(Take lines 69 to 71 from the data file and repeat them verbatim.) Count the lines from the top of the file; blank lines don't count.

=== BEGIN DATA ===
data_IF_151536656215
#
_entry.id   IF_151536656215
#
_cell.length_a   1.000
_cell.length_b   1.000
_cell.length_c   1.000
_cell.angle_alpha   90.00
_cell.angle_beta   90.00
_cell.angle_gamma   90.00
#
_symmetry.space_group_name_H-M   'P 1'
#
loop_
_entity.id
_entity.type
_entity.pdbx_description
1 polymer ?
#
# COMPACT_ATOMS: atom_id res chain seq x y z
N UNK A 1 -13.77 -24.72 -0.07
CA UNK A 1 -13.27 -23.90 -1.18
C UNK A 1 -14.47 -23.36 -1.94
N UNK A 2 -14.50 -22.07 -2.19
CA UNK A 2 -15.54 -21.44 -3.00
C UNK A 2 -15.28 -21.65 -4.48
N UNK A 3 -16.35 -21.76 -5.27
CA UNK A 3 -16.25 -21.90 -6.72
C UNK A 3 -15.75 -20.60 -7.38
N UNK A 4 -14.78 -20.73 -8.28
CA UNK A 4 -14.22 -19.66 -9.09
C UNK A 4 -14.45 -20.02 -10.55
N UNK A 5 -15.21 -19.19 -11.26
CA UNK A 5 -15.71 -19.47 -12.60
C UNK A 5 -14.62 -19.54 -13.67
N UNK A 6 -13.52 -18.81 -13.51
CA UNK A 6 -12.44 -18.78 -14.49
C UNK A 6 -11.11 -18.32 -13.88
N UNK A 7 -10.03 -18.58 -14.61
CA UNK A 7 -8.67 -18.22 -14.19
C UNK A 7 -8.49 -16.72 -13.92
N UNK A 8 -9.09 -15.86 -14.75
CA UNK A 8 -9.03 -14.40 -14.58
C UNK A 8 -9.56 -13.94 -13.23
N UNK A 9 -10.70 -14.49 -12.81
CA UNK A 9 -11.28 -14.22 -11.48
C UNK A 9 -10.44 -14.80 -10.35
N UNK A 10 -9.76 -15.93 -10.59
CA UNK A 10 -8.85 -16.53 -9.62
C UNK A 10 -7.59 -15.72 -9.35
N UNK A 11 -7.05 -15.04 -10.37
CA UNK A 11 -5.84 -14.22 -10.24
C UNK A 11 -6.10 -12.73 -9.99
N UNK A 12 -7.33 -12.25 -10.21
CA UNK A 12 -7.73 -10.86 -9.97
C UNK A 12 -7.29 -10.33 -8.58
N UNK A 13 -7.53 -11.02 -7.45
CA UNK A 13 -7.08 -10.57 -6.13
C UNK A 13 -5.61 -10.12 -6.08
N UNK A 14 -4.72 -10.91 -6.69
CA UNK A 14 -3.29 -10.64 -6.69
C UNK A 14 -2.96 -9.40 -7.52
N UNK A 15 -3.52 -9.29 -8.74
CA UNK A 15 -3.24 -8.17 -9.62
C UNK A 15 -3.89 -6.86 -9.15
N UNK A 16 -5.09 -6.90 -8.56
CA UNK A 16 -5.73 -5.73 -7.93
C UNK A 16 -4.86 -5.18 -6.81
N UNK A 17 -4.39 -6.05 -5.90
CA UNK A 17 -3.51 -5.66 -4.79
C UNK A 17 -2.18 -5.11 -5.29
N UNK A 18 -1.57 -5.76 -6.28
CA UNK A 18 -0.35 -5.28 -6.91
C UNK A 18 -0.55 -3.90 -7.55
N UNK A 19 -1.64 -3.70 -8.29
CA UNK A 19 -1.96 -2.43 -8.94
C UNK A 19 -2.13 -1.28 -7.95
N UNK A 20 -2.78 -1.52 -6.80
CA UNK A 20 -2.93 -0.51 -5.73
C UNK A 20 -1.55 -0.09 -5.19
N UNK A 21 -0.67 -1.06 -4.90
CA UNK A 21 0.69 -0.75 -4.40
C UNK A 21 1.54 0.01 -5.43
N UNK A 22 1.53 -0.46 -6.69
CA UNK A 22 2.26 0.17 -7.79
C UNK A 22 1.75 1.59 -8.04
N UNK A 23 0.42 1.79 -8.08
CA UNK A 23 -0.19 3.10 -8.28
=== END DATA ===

N UNK A 17 -4.39 -6.05 -5.90
CA UNK A 17 -3.51 -5.66 -4.79
C UNK A 17 -2.18 -5.11 -5.29